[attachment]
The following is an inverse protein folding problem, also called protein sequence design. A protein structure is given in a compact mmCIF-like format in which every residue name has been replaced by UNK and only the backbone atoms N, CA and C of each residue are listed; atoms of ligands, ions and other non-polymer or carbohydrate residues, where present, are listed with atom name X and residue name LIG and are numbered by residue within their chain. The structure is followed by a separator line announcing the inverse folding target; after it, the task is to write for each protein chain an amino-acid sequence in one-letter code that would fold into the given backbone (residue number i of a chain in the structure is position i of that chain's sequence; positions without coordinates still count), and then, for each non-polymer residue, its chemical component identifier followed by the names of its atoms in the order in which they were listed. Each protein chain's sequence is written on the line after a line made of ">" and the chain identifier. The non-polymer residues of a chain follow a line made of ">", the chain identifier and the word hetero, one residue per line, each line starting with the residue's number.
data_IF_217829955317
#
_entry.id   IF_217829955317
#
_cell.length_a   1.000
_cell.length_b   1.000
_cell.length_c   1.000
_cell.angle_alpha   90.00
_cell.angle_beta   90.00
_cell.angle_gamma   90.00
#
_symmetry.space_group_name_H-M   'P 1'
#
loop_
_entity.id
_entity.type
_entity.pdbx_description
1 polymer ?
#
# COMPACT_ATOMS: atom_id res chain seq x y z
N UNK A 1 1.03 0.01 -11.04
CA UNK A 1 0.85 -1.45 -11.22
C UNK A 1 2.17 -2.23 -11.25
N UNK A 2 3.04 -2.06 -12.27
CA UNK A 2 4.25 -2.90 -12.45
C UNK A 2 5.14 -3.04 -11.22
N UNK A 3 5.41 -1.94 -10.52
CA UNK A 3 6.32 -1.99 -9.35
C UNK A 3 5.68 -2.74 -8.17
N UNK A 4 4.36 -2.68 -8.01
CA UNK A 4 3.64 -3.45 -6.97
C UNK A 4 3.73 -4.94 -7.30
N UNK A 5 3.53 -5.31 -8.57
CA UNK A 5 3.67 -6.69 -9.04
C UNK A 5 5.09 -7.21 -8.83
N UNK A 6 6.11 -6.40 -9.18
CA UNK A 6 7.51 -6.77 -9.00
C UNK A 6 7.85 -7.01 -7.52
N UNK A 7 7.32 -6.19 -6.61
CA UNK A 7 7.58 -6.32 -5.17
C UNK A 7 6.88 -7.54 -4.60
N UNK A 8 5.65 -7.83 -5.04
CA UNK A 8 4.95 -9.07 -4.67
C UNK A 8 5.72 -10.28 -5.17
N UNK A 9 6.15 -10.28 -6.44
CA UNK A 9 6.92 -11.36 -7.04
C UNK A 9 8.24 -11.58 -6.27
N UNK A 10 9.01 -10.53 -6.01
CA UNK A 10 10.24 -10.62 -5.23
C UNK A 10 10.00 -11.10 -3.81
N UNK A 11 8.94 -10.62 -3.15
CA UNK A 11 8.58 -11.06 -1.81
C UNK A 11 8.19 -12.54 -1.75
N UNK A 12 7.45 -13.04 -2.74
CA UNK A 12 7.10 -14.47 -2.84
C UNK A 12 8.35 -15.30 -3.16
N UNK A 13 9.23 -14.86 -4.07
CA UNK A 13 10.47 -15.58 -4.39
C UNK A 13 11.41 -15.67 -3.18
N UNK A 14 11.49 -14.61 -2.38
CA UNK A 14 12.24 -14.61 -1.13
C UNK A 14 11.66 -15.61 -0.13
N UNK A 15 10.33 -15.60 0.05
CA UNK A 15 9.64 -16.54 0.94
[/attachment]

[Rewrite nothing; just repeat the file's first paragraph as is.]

The following is an inverse protein folding problem, also called protein sequence design. A protein structure is given in a compact mmCIF-like format in which every residue name has been replaced by UNK and only the backbone atoms N, CA and C of each residue are listed; atoms of ligands, ions and other non-polymer or carbohydrate residues, where present, are listed with atom name X and residue name LIG and are numbered by residue within their chain. The structure is followed by a separator line announcing the inverse folding target; after it, the task is to write for each protein chain an amino-acid sequence in one-letter code that would fold into the given backbone (residue number i of a chain in the structure is position i of that chain's sequence; positions without coordinates still count), and then, for each non-polymer residue, its chemical component identifier followed by the names of its atoms in the order in which they were listed. Each protein chain's sequence is written on the line after a line made of ">" and the chain identifier. The non-polymer residues of a chain follow a line made of ">", the chain identifier and the word hetero, one residue per line, each line starting with the residue's number.